Wilson Ndolo Ayah, who died on March 16 aged 83, was a flamboyant politician who defended the establishment with an almost religious zeal.
The politician will be buried in Kisumu on Saturday.
He had a frosty relationship with those who asked questions that did not please him or his seniors. No one was spared, but journalists and diplomats were the most affected.
I was once on the receiving end of his wrath for asking a question that he claimed embarrassed a president.
The Makerere alumnus was first elected to Parliament, as MP for Kisumu Rural, in 1969, against the backdrop of strong anti-Jomo Kenyatta government sentiment in the region.
This was the year Mr Tom Mboya was assassinated, and the opposition Kenya People’s Union banned and its leader, Jaramogi Oginga Odinga, detained, all blamed on the Kenyatta government.
Together with Mr William Odongo Omamo, Mr Ayah was a member of a group of MPs from Nyanza who were seen to be in the camp that opposed Mr Odinga.
He could be moody and quick-tempered. When then Foreign Minister Robert Ouko, his political nemesis in Kisumu politics, was killed in 1990, President Daniel arap Moi appointed him to head the high-profile ministry.
Some time in October 1991, I was among journalists who accompanied the president on an official visit to Rwanda.
It was routine those days for reporters from various media houses to accompany the president on foreign trips.
As Foreign minister, Mr Ayah was part of the entourage.
The flight from the Jomo Kenyatta International Airport to Koibanda Airport in Kigali was uneventful.
After landing at the airport, the presidential motorcade wound through Kigali streets to State House.
What disturbed me was that security all the way from the airport through the streets to State House was in the hands of heavily armed Belgian soldiers.
This was at a time then President Juvenal Habyarimana was facing agitation by thousands of Rwandan exiles, many of them in Uganda, to return home.
He opposed the return on the grounds that Rwanda was already overpopulated but many observers said he would have been forced to share power with the returnees, something he did not want.
Many of the refugees, including President Paul Kagame, who had fought in Mr Yoweri Museveni’s successful rebellion in Uganda, were openly talking of waging their own war in Rwanda.
At the end of the visit, Mr Habyarimana and President Moi addressed a press conference after issuing communiqués.
The Rwandan Foreign minister then asked if any journalist had a question.
I asked President Habyarimana what Belgian soldiers were doing in Rwanda. I added that I would hate to see British soldiers on the streets of Nairobi.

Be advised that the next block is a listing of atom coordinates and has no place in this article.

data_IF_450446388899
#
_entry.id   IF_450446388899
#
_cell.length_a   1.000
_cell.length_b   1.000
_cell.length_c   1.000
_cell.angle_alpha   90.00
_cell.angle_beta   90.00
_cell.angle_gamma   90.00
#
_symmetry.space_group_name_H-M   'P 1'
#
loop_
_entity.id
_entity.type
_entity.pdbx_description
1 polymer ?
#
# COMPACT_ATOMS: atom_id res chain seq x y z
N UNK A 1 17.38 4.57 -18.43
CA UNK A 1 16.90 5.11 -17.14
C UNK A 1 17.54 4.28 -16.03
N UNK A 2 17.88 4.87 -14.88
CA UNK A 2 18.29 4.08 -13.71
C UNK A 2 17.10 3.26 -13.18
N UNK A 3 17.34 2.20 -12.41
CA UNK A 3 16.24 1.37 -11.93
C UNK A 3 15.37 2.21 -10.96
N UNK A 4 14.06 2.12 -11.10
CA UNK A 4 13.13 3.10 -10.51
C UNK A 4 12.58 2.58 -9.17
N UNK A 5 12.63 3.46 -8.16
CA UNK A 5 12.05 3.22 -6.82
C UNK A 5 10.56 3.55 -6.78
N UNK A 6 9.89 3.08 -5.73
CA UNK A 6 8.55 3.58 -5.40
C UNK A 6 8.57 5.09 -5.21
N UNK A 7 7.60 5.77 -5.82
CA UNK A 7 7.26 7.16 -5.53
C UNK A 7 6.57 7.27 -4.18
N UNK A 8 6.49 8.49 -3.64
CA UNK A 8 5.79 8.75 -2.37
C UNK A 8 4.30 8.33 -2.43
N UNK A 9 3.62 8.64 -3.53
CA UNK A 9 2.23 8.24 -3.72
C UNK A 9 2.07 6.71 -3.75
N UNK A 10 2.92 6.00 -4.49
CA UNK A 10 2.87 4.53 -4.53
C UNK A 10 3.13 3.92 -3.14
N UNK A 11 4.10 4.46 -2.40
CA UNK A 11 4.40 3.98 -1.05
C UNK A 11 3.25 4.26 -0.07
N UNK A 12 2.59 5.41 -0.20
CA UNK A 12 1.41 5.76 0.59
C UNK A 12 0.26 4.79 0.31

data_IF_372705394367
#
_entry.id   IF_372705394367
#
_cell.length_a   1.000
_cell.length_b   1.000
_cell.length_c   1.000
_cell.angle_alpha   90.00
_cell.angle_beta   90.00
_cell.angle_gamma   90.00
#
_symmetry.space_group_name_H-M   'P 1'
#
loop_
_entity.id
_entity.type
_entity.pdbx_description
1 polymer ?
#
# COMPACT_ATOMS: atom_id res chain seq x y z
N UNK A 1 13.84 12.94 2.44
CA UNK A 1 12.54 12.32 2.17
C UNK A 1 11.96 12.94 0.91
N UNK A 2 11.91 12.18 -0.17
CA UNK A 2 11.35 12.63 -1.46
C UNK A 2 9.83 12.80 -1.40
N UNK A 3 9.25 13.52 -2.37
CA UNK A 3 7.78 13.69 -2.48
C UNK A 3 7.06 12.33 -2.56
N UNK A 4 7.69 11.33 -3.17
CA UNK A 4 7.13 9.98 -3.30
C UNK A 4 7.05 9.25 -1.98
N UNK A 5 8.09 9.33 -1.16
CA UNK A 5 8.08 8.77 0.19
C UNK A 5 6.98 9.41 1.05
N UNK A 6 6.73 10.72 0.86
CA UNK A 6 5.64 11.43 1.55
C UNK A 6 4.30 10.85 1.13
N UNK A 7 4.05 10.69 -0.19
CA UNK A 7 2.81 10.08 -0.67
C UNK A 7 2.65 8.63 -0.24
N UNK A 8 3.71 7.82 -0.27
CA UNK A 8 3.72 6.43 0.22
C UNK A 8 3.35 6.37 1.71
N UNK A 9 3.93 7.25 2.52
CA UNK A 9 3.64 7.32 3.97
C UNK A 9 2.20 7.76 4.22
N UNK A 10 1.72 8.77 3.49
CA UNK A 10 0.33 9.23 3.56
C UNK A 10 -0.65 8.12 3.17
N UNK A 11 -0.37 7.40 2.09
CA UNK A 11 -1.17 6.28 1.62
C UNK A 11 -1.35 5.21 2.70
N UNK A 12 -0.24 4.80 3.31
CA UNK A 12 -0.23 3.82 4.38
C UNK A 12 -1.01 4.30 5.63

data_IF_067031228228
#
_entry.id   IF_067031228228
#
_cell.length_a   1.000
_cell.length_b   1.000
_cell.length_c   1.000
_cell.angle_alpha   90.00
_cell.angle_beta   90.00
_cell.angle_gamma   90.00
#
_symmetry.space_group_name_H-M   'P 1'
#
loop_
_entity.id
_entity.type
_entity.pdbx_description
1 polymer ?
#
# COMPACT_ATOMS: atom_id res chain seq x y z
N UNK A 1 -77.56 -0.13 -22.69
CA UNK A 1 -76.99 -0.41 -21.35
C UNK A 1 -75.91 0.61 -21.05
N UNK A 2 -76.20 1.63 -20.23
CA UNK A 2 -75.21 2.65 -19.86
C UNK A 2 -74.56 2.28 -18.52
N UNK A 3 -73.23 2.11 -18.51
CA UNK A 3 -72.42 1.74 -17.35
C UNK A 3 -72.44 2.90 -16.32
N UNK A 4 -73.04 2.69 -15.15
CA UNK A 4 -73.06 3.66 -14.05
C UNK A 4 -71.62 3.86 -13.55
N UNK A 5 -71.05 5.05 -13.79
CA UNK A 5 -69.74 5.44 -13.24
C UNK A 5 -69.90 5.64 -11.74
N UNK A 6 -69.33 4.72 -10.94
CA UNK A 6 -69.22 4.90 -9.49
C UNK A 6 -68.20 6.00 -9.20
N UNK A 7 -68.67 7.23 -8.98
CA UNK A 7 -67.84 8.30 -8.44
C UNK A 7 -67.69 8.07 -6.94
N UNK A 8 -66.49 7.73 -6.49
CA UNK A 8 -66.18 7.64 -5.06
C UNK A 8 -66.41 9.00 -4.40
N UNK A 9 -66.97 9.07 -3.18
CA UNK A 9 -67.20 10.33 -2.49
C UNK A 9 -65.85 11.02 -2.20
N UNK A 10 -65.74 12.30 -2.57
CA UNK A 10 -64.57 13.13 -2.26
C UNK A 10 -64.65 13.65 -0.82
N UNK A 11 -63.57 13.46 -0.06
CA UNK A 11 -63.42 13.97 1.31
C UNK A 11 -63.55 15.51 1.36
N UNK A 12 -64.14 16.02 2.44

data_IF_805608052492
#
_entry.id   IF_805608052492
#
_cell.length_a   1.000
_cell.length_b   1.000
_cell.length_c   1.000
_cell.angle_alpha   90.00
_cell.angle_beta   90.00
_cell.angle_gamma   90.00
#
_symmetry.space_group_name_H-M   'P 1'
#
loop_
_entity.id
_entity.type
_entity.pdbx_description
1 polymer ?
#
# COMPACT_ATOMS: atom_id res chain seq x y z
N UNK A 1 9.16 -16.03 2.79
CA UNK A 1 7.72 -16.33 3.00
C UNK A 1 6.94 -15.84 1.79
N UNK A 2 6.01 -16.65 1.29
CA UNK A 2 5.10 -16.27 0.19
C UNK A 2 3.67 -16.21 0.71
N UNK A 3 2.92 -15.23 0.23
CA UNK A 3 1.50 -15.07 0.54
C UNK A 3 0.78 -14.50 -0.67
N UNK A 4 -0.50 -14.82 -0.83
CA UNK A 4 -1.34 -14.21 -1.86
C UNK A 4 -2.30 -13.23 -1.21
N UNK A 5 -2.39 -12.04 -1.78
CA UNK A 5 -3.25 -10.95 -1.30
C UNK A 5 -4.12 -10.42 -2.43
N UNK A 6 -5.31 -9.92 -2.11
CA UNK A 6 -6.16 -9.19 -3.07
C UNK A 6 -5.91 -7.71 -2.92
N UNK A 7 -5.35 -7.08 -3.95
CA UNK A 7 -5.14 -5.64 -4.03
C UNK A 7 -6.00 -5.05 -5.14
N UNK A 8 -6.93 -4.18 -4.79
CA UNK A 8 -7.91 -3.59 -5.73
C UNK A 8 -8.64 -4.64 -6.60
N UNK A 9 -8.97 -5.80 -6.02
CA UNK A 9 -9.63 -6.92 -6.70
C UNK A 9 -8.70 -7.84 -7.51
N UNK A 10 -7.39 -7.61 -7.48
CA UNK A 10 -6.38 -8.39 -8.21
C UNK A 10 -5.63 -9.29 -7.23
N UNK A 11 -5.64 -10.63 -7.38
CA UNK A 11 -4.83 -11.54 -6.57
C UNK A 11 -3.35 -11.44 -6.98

I could see Mr Ayah and other Kenyan ministers fidgeting in their seats.
Mr Habyarimana mumbled an answer, saying every country has treaties with foreign “friends” and the Belgian soldiers were part of “aid” to Rwanda.
It was on the return flight that a furious Ayah confronted me, demanding to know why I had “embarrassed” the President by asking such “an obnoxious” question.
My fellow journalists were dumbfounded but I never answered back. He said next time the President was going on a trip, the Nation would be excluded.
From JKIA, my colleagues, led by KTN’s Joseph Warungu, trailed our car up to Nation House on Tom Mboya Street, fearing that I would be arrested as Kenya was still under the intolerant one-party rule.
In 1994, Mr Habyarimana died when his plane was shot down in Kigali as he returned from peace talks, while the crisis caused by the Rwanda Patriotic Army, which had invaded from Uganda, escalated.
The mystery surrounding the downing of that plane has never been resolved 22 years on and its black box still remains in one of the European capitals.
It led to a monumental genocide and the rest is history.
And as Foreign minister, Mr Ayah is most remembered for defending the Moi government to the hilt against international pressure demanding a repeal of Section 2(a) in the old constitution, which made Kenya a single party by law.
Leading the onslaught at the time was the US ambassador to Kenya, Mr Smith Hempstone, who met freely with opposition crusaders.
Mr Ayah was to describe him as “a racist behaving like a slave owner in Africa”. And as Kanu chairman, Mr Ayah was among politicians who never wanted to hear anything about multi-partyism.
In Parliament Mr Ayah spoke out against the marginalisation of Luo Nyanza and argued that the region was part of Kenya.